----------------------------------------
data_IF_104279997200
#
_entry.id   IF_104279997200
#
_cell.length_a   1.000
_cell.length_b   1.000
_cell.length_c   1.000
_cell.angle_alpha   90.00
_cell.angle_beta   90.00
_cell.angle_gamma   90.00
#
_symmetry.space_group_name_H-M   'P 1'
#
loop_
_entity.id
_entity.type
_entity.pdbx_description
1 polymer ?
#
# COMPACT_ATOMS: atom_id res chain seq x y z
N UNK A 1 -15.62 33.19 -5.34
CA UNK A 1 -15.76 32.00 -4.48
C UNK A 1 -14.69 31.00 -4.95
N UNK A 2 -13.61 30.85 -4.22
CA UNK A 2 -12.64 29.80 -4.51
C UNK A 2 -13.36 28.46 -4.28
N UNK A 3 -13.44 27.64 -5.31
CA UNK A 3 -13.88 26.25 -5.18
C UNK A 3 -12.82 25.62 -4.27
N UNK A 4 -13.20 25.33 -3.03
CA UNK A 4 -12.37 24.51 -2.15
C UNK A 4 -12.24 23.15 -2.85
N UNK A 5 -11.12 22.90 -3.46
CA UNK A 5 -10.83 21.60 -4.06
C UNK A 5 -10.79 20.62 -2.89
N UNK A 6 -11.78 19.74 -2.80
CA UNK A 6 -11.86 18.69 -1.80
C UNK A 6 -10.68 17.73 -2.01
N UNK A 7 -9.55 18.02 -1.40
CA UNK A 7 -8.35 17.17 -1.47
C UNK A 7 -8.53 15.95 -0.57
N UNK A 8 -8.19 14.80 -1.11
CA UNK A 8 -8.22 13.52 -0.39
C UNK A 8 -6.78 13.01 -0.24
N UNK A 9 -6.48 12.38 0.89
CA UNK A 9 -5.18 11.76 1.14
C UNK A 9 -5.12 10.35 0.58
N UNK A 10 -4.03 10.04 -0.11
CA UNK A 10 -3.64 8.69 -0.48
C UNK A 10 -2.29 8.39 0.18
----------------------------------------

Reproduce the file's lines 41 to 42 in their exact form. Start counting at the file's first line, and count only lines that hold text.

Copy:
C UNK A 7 -8.53 15.95 -0.57
N UNK A 8 -8.19 14.80 -1.11